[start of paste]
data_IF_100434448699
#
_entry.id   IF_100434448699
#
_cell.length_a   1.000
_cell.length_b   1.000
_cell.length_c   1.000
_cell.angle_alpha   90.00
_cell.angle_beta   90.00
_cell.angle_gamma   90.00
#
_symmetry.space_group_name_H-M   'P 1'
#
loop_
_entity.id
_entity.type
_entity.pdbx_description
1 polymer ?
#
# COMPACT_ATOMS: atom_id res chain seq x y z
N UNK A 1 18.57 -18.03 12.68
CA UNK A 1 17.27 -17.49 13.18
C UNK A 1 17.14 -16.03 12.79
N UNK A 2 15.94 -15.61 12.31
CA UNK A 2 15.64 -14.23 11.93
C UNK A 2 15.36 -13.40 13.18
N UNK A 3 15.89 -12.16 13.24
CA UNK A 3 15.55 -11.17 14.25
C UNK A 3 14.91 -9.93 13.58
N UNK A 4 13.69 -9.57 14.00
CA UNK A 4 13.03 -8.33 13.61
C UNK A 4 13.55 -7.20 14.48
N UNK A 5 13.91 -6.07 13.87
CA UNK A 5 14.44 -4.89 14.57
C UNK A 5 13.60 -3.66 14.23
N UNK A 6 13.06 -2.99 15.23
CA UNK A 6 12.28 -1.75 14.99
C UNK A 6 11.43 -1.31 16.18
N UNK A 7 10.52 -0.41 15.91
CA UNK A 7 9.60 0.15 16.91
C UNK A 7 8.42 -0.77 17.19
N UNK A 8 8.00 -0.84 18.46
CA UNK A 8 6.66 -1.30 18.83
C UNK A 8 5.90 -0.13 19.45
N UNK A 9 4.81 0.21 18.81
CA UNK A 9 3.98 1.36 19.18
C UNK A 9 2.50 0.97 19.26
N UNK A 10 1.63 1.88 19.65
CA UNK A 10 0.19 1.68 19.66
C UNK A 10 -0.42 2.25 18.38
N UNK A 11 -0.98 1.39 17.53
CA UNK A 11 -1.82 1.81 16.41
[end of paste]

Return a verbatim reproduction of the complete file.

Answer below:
data_IF_100434448699
#
_entry.id   IF_100434448699
#
_cell.length_a   1.000
_cell.length_b   1.000
_cell.length_c   1.000
_cell.angle_alpha   90.00
_cell.angle_beta   90.00
_cell.angle_gamma   90.00
#
_symmetry.space_group_name_H-M   'P 1'
#
loop_
_entity.id
_entity.type
_entity.pdbx_description
1 polymer ?
#
# COMPACT_ATOMS: atom_id res chain seq x y z
N UNK A 1 18.57 -18.03 12.68
CA UNK A 1 17.27 -17.49 13.18
C UNK A 1 17.14 -16.03 12.79
N UNK A 2 15.94 -15.61 12.31
CA UNK A 2 15.64 -14.23 11.93
C UNK A 2 15.36 -13.40 13.18
N UNK A 3 15.89 -12.16 13.24
CA UNK A 3 15.55 -11.17 14.25
C UNK A 3 14.91 -9.93 13.58
N UNK A 4 13.69 -9.57 14.00
CA UNK A 4 13.03 -8.33 13.61
C UNK A 4 13.55 -7.20 14.48
N UNK A 5 13.91 -6.07 13.87
CA UNK A 5 14.44 -4.89 14.57
C UNK A 5 13.60 -3.66 14.23
N UNK A 6 13.06 -2.99 15.23
CA UNK A 6 12.28 -1.75 14.99
C UNK A 6 11.43 -1.31 16.18
N UNK A 7 10.52 -0.41 15.91
CA UNK A 7 9.60 0.15 16.91
C UNK A 7 8.42 -0.77 17.19
N UNK A 8 8.00 -0.84 18.46
CA UNK A 8 6.66 -1.30 18.83
C UNK A 8 5.90 -0.13 19.45
N UNK A 9 4.81 0.21 18.81
CA UNK A 9 3.98 1.36 19.18
C UNK A 9 2.50 0.97 19.26
N UNK A 10 1.63 1.88 19.65
CA UNK A 10 0.19 1.68 19.66
C UNK A 10 -0.42 2.25 18.38
N UNK A 11 -0.98 1.39 17.53
CA UNK A 11 -1.82 1.81 16.41